One of the toughest parts about exploring the microbiome is figuring out what to explore. Approaching a subject this new and complicated, we often don’t even know which questions are worth asking. It’s tempting to suspect we can find simple generalizations that explain aspects of health or well-being, like the Firmicutes/Bacteroidetes ratio that was once thought to correlate and possibly drive obesity, or enterotypes, the idea that people can be classified into predictable categories of microbial hosting. Many, perhaps all of these approaches that seemed promising at first turn out to be more complicated upon followup.
The one thing we have lots of is data. Can we turn that into an advantage?
Machine learning is a set of techniques that try to take a large body of data and automatically calculate a model that can be used to extrapolate new information, either about the existing data, or about likely scenarios for new data.
For understanding the microbiome, this means: take a large number of samples and figure out their characteristics in some way that lets us see new attributes and perhaps project understanding on new samples.
Predict likely attributes for new samples (diet type, possible disease state)
Summarize the data in new and interesting ways, by clustering similar samples together or indicating similarities and differences that we might not have expected.
With Deep Learning, I’d like go one step further and find interesting attributes that I don’t know to look for. Here are some examples:
- Find some rare microbes, or rare combinations of microbes, and find what their hosts have in common. For example Anaeroplasma, which I’ve found anecdotely in an unusually high proportion among people who have lived in Europe.
How it works
Think of a microbiome sample as a large vector of attributes
- Metadata that describes the host.
- A questionnaire (survey)
- General private information (e.g. age, gender, etc.)
- abundance information
If you know nothing at all, I would start with the following easy-to-read articles:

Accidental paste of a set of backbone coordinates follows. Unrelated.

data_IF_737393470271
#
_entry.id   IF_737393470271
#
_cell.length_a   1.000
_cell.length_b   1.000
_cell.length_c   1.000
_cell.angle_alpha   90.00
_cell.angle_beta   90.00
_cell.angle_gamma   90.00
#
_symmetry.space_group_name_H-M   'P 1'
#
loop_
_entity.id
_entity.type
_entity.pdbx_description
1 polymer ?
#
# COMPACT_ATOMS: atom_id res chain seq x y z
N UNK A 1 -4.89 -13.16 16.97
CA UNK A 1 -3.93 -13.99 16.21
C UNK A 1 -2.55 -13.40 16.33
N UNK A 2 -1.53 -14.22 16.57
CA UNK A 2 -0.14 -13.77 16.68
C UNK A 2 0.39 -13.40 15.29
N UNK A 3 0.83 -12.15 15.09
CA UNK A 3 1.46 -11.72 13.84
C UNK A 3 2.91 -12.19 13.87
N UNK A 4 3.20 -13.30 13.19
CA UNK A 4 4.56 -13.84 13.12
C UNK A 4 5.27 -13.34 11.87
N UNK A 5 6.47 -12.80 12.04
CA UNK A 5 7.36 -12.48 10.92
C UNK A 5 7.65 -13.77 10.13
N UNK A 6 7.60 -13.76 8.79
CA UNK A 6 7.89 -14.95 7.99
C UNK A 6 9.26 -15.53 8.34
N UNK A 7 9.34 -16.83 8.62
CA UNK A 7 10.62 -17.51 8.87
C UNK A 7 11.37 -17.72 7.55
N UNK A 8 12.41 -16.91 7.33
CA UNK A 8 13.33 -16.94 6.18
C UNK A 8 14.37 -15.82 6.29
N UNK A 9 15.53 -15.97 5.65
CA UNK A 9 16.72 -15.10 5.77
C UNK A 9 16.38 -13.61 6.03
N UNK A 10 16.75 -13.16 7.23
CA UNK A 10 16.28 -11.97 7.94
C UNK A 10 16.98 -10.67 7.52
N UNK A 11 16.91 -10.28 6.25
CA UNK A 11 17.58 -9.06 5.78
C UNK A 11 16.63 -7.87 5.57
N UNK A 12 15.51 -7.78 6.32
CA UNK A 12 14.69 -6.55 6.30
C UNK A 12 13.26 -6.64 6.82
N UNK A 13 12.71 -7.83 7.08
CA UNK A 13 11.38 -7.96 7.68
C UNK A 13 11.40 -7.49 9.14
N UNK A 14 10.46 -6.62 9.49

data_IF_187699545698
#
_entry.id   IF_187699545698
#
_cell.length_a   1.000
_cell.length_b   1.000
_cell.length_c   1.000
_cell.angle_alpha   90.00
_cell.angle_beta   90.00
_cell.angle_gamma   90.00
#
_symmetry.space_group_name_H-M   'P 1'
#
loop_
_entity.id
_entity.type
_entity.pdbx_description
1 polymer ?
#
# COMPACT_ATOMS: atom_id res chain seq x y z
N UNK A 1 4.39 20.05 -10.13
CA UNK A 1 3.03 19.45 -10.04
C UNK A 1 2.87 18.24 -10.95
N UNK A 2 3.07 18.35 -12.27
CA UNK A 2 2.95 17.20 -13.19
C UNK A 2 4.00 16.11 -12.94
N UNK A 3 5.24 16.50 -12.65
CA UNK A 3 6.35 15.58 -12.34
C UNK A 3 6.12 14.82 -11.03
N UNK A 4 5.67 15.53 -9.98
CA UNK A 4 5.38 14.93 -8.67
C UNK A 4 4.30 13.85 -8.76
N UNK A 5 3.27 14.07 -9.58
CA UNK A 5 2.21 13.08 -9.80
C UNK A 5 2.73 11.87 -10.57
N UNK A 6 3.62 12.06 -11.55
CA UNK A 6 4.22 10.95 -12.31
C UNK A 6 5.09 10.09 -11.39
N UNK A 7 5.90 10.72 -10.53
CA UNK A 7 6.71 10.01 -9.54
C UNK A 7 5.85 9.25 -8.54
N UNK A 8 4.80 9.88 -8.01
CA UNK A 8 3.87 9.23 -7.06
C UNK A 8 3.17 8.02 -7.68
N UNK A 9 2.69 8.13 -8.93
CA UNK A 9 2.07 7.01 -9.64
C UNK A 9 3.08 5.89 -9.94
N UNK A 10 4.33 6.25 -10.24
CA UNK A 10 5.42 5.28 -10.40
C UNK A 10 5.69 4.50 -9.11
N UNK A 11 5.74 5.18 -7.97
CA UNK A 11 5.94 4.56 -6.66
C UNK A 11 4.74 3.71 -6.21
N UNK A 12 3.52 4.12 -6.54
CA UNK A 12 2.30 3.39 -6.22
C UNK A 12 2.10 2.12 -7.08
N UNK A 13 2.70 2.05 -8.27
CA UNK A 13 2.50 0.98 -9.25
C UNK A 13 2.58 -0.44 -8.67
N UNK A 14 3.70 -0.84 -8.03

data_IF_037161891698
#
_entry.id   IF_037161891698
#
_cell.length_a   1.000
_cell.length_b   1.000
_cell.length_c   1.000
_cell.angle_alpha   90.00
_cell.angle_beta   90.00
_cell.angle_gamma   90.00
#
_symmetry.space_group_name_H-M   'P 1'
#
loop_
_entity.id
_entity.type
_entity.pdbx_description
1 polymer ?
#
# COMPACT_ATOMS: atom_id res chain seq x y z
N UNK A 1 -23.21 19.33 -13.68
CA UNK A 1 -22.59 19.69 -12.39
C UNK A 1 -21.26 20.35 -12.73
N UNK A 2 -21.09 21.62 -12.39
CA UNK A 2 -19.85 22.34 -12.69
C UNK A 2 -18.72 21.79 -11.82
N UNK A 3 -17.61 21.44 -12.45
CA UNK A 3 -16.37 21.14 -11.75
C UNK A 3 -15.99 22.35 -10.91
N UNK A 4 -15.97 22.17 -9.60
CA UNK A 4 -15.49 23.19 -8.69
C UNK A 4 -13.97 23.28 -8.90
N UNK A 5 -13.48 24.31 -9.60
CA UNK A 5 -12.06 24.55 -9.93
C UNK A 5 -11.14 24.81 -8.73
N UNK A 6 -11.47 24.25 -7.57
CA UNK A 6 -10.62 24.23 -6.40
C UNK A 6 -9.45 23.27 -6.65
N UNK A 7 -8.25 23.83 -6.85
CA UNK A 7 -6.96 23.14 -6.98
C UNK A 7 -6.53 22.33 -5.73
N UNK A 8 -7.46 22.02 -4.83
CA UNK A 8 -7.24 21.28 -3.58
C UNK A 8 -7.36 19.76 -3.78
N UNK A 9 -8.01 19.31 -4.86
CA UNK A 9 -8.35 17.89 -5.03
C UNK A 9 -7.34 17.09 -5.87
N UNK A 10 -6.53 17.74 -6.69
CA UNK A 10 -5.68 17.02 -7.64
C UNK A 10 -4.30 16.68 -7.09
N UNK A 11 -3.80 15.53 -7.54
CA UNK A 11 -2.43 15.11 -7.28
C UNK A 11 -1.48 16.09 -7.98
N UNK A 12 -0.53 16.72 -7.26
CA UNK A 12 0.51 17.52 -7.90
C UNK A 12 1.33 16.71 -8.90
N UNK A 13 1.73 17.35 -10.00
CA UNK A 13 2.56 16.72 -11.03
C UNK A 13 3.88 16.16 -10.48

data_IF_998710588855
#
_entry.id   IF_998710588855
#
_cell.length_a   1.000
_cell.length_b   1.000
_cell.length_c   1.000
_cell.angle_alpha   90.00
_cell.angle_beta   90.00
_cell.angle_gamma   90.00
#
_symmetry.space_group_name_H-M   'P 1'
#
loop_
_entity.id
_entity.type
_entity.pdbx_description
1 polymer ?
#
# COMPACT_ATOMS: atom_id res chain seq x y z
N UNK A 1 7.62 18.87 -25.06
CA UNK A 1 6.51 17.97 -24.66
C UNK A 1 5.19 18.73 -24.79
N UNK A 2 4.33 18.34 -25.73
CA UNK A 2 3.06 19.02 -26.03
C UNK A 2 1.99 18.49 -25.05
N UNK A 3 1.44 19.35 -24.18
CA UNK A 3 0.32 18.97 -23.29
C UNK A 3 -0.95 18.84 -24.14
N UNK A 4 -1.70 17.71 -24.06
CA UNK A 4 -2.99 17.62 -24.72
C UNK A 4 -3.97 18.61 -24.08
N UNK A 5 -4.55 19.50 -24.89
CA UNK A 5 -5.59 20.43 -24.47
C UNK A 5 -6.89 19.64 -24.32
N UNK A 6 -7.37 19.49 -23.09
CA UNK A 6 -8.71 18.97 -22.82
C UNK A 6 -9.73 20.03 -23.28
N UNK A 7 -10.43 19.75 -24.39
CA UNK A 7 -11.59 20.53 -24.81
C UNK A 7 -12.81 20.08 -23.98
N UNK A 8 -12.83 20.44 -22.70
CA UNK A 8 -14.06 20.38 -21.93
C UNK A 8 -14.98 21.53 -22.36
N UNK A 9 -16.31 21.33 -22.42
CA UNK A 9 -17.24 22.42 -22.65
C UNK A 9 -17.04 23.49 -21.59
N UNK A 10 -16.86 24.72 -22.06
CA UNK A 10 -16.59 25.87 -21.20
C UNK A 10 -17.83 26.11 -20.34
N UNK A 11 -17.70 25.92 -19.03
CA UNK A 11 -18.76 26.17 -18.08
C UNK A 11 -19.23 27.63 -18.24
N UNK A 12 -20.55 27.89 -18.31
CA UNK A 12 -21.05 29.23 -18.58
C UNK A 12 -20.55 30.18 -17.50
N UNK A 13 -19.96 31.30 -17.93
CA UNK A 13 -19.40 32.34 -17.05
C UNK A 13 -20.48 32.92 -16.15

Machine Learning Is Fun! (parts 1 through 8) A very readable and motivating introduction to how it all works. Using step-by-step examples, the author leads through the techniques in a way that any programmer will leave thinking “I can do that!” and non-programmers will have enough background to feel that they can pick out their own scenarios where machine (and deep) learning would be useful.
A Non-Technical Guide to Machine Learning and Artificial Intelligence is another easy read, but with less of the programming side. Lots of links to other sources.
Go deep with the original papers
Github: Deep Learning Papers Reading Roadmap: wonderful Github repository of top academic papers, organized by topic and ranked with stars. Includes the Python script download.py to let you easily download all links on that page.
Academic research applying deep learning to the Microbiome
I couldn’t find much that directly applies DL ideas to understanding the microbiome. Although most labs these days have tinkered with various machine learning algorithms to cluster results somehow, I haven’t seen many summaries for how you might, for example, classify healthy or unheathy microbiomes. This could be – probably is – because the task is impossible given current data, or it could be that the right clever techniques haven’t yet been discovered.
Deep Learning Tools for Human Microbiome Big Data (2018) A Romanian group used the WEKA tools to classify subsets of the Human Microbiome Project dataset.
“Deep Learning in Bioinformatics” is a 2016 summary of the methods and how they are currently being applied to bioinformatics. There is nothing specific to microbiome research, but any bioinformatician will quickly see how it can be made applicable.
Ali Faruqi posted to Github some of his explorations with machine learning and the microbiome.
Regularization Learning Networks A math-heavy argument for why Regularization Learning Networks (RLNs) outperform other deep learning methods when applied to the tabular data types, with examples using microbiome data.